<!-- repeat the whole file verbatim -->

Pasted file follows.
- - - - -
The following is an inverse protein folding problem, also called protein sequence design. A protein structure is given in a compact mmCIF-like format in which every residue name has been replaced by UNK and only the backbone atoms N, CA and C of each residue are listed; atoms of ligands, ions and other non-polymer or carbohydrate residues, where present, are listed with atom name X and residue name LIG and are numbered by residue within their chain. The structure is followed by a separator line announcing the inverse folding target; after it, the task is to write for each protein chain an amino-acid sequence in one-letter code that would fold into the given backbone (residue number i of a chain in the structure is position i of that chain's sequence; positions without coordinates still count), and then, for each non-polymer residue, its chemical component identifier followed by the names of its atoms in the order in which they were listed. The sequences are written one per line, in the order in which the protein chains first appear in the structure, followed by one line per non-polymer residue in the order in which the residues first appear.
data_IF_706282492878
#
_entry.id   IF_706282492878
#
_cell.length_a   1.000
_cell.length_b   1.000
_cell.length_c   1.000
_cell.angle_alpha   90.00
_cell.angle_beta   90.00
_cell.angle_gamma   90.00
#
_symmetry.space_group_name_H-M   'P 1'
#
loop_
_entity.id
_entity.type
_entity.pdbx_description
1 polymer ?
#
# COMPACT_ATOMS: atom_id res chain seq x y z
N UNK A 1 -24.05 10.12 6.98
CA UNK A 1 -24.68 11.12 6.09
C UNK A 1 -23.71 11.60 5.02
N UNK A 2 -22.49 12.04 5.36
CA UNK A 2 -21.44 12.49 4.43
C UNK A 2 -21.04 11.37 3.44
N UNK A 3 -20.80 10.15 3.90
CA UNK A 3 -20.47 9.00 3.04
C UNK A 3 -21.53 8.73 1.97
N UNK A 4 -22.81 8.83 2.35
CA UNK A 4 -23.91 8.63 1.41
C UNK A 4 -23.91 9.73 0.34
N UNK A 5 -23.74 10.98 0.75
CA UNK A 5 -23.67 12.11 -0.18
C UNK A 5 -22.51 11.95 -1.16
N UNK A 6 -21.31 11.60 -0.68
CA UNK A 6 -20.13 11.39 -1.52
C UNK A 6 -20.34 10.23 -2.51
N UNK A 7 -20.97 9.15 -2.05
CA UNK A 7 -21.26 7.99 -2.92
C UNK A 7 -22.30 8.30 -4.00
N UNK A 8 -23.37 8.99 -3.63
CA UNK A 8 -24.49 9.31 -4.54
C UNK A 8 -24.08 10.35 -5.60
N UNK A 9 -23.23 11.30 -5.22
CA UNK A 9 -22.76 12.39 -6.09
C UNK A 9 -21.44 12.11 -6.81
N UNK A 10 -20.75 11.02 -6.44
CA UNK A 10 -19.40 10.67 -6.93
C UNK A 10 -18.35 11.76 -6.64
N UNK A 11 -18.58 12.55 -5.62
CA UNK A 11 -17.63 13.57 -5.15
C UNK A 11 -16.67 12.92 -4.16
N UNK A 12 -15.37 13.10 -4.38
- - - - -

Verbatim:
The following is an inverse protein folding problem, also called protein sequence design. A protein structure is given in a compact mmCIF-like format in which every residue name has been replaced by UNK and only the backbone atoms N, CA and C of each residue are listed; atoms of ligands, ions and other non-polymer or carbohydrate residues, where present, are listed with atom name X and residue name LIG and are numbered by residue within their chain. The structure is followed by a separator line announcing the inverse folding target; after it, the task is to write for each protein chain an amino-acid sequence in one-letter code that would fold into the given backbone (residue number i of a chain in the structure is position i of that chain's sequence; positions without coordinates still count), and then, for each non-polymer residue, its chemical component identifier followed by the names of its atoms in the order in which they were listed. The sequences are written one per line, in the order in which the protein chains first appear in the structure, followed by one line per non-polymer residue in the order in which the residues first appear.
data_IF_706282492878
#
_entry.id   IF_706282492878
#
_cell.length_a   1.000
_cell.length_b   1.000
_cell.length_c   1.000
_cell.angle_alpha   90.00
_cell.angle_beta   90.00
_cell.angle_gamma   90.00
#
_symmetry.space_group_name_H-M   'P 1'
#
loop_
_entity.id
_entity.type
_entity.pdbx_description
1 polymer ?
#
# COMPACT_ATOMS: atom_id res chain seq x y z
N UNK A 1 -24.05 10.12 6.98
CA UNK A 1 -24.68 11.12 6.09
C UNK A 1 -23.71 11.60 5.02
N UNK A 2 -22.49 12.04 5.36
CA UNK A 2 -21.44 12.49 4.43
C UNK A 2 -21.04 11.37 3.44
N UNK A 3 -20.80 10.15 3.90
CA UNK A 3 -20.47 9.00 3.04
C UNK A 3 -21.53 8.73 1.97
N UNK A 4 -22.81 8.83 2.35
CA UNK A 4 -23.91 8.63 1.41
C UNK A 4 -23.91 9.73 0.34
N UNK A 5 -23.74 10.98 0.75
CA UNK A 5 -23.67 12.11 -0.18
C UNK A 5 -22.51 11.95 -1.16
N UNK A 6 -21.31 11.60 -0.68
CA UNK A 6 -20.13 11.39 -1.52
C UNK A 6 -20.34 10.23 -2.51
N UNK A 7 -20.97 9.15 -2.05
CA UNK A 7 -21.26 7.99 -2.92
C UNK A 7 -22.30 8.30 -4.00
N UNK A 8 -23.37 8.99 -3.63
CA UNK A 8 -24.49 9.31 -4.54
C UNK A 8 -24.08 10.35 -5.60
N UNK A 9 -23.23 11.30 -5.22
CA UNK A 9 -22.76 12.39 -6.09
C UNK A 9 -21.44 12.11 -6.81
N UNK A 10 -20.75 11.02 -6.44
CA UNK A 10 -19.40 10.67 -6.93
C UNK A 10 -18.35 11.76 -6.64
N UNK A 11 -18.58 12.55 -5.62
CA UNK A 11 -17.63 13.57 -5.15
C UNK A 11 -16.67 12.92 -4.16
N UNK A 12 -15.37 13.10 -4.38